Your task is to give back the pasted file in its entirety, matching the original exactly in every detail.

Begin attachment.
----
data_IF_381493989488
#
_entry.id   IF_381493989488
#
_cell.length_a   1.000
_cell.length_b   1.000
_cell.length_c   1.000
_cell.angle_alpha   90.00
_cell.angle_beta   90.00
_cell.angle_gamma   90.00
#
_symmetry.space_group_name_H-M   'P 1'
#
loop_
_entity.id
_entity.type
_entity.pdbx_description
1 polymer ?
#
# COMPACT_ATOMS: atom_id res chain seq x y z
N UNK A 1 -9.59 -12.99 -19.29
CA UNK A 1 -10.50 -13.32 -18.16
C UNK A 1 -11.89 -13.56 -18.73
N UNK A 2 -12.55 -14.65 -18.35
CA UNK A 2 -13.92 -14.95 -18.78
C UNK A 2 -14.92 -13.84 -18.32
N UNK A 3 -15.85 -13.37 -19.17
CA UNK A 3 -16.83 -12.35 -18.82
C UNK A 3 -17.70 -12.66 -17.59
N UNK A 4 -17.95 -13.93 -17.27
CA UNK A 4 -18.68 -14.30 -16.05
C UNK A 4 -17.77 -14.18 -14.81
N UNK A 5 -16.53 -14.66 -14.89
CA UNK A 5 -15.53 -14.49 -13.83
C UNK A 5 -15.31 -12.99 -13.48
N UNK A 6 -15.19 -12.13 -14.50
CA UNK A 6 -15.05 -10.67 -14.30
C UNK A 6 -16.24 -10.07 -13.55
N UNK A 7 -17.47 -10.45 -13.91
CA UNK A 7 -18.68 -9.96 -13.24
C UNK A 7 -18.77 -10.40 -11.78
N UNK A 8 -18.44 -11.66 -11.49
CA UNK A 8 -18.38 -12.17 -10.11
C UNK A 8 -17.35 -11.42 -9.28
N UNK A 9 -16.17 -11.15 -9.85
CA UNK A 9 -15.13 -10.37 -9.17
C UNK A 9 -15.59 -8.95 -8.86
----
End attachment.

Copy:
data_IF_381493989488
#
_entry.id   IF_381493989488
#
_cell.length_a   1.000
_cell.length_b   1.000
_cell.length_c   1.000
_cell.angle_alpha   90.00
_cell.angle_beta   90.00
_cell.angle_gamma   90.00
#
_symmetry.space_group_name_H-M   'P 1'
#
loop_
_entity.id
_entity.type
_entity.pdbx_description
1 polymer ?
#
# COMPACT_ATOMS: atom_id res chain seq x y z
N UNK A 1 -9.59 -12.99 -19.29
CA UNK A 1 -10.50 -13.32 -18.16
C UNK A 1 -11.89 -13.56 -18.73
N UNK A 2 -12.55 -14.65 -18.35
CA UNK A 2 -13.92 -14.95 -18.78
C UNK A 2 -14.92 -13.84 -18.32
N UNK A 3 -15.85 -13.37 -19.17
CA UNK A 3 -16.83 -12.35 -18.82
C UNK A 3 -17.70 -12.66 -17.59
N UNK A 4 -17.95 -13.93 -17.27
CA UNK A 4 -18.68 -14.30 -16.05
C UNK A 4 -17.77 -14.18 -14.81
N UNK A 5 -16.53 -14.66 -14.89
CA UNK A 5 -15.53 -14.49 -13.83
C UNK A 5 -15.31 -12.99 -13.48
N UNK A 6 -15.19 -12.13 -14.50
CA UNK A 6 -15.05 -10.67 -14.30
C UNK A 6 -16.24 -10.07 -13.55
N UNK A 7 -17.47 -10.45 -13.91
CA UNK A 7 -18.68 -9.96 -13.24
C UNK A 7 -18.77 -10.40 -11.78
N UNK A 8 -18.44 -11.66 -11.49
CA UNK A 8 -18.38 -12.17 -10.11
C UNK A 8 -17.35 -11.42 -9.28
N UNK A 9 -16.17 -11.15 -9.85
CA UNK A 9 -15.13 -10.37 -9.17
C UNK A 9 -15.59 -8.95 -8.86